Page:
Broadband Communities

MAR-APR 2014

BROADBAND COMMUNITIES is the leading source of information on digital and broadband technologies for buildings and communities. Our editorial aims to accelerate the deployment of Fiber-To-The-Home and Fiber-To-The-Premises.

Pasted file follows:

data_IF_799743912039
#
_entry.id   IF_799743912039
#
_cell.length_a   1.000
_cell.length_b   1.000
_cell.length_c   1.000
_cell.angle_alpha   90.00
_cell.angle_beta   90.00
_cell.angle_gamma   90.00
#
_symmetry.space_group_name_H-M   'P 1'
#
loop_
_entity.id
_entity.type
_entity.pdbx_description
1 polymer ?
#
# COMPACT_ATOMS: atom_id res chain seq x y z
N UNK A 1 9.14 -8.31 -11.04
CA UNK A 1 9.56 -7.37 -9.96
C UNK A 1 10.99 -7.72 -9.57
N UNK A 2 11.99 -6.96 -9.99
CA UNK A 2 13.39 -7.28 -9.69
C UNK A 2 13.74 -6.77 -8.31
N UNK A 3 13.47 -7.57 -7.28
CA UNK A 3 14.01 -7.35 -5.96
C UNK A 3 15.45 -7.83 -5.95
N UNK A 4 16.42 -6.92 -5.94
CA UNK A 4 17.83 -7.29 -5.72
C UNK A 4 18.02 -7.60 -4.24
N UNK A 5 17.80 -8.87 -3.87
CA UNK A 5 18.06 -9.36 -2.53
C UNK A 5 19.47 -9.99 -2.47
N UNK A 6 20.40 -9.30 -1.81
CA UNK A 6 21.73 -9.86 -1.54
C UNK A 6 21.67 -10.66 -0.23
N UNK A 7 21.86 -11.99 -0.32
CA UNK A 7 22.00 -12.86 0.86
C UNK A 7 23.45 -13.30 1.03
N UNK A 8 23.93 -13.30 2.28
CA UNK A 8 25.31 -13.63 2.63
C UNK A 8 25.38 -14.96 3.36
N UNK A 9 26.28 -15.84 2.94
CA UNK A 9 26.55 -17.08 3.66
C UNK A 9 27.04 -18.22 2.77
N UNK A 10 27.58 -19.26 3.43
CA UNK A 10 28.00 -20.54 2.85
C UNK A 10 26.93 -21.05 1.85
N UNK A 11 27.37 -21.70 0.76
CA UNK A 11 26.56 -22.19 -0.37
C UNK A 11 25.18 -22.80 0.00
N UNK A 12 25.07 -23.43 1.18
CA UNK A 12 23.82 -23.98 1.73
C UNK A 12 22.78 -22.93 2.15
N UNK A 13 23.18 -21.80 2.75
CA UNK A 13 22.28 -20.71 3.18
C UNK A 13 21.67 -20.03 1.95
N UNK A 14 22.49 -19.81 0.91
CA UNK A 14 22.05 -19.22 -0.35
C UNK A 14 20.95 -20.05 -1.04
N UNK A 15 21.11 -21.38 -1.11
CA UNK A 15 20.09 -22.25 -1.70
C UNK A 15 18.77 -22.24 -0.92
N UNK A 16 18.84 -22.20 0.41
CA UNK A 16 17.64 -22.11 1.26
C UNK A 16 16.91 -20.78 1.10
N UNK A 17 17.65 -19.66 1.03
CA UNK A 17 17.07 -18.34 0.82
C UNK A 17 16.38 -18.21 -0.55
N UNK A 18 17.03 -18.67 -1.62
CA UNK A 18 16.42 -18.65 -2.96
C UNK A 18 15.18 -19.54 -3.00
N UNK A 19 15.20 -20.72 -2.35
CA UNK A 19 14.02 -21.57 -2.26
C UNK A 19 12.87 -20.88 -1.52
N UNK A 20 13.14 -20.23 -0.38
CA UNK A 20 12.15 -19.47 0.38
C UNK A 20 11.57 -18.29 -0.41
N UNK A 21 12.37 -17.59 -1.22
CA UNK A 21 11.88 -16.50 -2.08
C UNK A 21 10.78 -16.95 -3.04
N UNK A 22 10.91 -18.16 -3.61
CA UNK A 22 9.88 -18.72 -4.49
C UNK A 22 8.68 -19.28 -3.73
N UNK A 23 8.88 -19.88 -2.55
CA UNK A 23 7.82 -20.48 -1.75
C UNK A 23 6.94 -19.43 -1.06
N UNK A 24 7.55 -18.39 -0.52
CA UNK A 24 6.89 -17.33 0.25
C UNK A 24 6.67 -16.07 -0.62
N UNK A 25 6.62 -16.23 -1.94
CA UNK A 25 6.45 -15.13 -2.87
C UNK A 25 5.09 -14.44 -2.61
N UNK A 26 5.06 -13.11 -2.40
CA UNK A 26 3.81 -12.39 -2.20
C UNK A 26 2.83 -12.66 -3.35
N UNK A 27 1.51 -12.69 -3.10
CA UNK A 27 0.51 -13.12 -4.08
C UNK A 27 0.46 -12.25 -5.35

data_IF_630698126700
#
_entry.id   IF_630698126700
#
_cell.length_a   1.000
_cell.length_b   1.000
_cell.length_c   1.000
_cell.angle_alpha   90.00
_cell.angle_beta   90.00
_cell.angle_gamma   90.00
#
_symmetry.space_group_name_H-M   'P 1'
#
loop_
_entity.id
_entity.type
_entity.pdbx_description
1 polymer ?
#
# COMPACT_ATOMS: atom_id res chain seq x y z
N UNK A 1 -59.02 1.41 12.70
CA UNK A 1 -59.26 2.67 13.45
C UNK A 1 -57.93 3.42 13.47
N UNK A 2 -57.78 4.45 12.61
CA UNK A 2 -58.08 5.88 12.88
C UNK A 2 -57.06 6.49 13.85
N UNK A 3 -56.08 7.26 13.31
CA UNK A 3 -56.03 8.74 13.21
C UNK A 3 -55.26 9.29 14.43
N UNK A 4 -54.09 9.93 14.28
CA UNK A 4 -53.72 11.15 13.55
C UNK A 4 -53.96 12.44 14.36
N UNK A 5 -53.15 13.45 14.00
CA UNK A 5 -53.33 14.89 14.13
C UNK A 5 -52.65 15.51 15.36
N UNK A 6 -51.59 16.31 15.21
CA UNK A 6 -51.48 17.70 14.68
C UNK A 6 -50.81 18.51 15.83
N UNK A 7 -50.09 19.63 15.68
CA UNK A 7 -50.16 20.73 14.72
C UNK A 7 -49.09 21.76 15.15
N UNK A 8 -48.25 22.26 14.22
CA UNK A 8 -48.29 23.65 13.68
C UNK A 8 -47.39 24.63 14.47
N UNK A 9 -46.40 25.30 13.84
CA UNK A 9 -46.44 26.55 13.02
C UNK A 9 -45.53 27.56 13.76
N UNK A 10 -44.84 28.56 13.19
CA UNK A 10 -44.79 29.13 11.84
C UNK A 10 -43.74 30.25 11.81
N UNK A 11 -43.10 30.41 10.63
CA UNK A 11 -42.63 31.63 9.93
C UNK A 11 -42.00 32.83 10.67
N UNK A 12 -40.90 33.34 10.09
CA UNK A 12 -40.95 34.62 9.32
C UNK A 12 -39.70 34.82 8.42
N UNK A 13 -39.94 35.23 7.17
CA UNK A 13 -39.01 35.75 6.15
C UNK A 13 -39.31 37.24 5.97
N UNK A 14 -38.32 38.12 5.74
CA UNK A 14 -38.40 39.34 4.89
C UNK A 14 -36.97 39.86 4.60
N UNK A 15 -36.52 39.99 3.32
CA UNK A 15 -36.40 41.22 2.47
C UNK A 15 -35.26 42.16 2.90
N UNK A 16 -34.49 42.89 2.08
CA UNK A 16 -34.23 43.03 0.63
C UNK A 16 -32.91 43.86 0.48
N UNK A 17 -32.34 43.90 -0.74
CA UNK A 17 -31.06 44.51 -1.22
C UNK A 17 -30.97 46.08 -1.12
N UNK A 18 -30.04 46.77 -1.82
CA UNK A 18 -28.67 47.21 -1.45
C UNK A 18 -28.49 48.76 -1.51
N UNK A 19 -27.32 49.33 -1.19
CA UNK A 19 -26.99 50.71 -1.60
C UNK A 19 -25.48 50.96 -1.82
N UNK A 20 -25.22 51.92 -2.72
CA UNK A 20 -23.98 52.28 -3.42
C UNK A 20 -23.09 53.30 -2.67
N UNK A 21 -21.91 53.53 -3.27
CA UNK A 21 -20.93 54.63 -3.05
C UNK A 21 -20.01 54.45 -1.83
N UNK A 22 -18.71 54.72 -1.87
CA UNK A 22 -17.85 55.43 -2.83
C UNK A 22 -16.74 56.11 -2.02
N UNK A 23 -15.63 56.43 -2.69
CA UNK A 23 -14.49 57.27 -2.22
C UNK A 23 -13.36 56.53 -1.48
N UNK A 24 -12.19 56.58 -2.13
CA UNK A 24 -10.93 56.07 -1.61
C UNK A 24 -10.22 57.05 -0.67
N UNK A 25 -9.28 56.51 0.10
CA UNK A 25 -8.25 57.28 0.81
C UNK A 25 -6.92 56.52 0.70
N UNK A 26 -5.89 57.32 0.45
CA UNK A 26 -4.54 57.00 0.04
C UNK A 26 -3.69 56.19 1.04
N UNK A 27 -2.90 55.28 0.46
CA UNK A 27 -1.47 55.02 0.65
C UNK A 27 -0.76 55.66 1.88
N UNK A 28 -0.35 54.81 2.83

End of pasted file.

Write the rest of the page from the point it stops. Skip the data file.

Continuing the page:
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82 | BROADBAND COMMUNITIES | | MARCH/APRIL 2014 TECHNOLOGY Caching popular content is a necessary strategy for service providers aiming to avoid congestion in their networks. Building an Ecosystem For Content Delivery An open framework for CDN collaboration can help service providers deliver content efciently without losing control of their networks. By Masha Zager / Broadband Communities D elivering content efciently has challenged Internet service providers ever since the earliest days of the Internet. Unlike traditional pay TV, Internet content is unicast – that is, each user request for content generates a separate response, even if thousands of users make the same request at the same time. Tis is true not only for video but also for software, online courses, photos, audio and all other types of content. Heavy trafc can congest networks and degrade user experience. In addition, service providers must usually pay to carry trafc that originates outside their networks unless they have peering agreements with the originating networks. Larger providers are more likely than smaller providers to have peering agreements, but most providers pay something for transit. Even though transit prices are falling, customers download more content each year, so service providers try to keep as much trafc inside their own networks as possible. Content delivery networks (CDNs), which store copies of popular content at multiple locations, help service providers mitigate these problems. With CDN servers in their networks, service providers can reduce the amount of bandwidth entering their networks and improve user experience at the same time. Several CDN strategies are available. Service providers can allow content providers (Netfix, for example) to place servers in their networks. Tey can allow third parties paid by multiple content providers (Akamai, for example) to place servers in their networks. Or they can build their own CDNs. Now a hybrid approach is gaining traction – a combination of service provider–owned and third-party CDNs. An example is the Content Service Extension initiative begun by PeerApp, a company that develops caching platforms for service providers. PeerApp's initiative, which has been joined by two leading third-party CDNs, EdgeCast and Limelight, allows third-party CDNs to extend their reach by connecting to service provider–owned caching infrastructure that uses PeerApp servers. (EdgeCast is now being acquired by Verizon.) Trough an open-network application programming interface, operators ofer third- party CDNs access to cache control, quality of service, resource management, reporting and other capabilities. Operators beneft by having a scalable, open alternative to "black box" private caches that are dedicated to and controlled by a single OTT provider. BBC_Mar14.indd 82 3/14/14 3:22 PM

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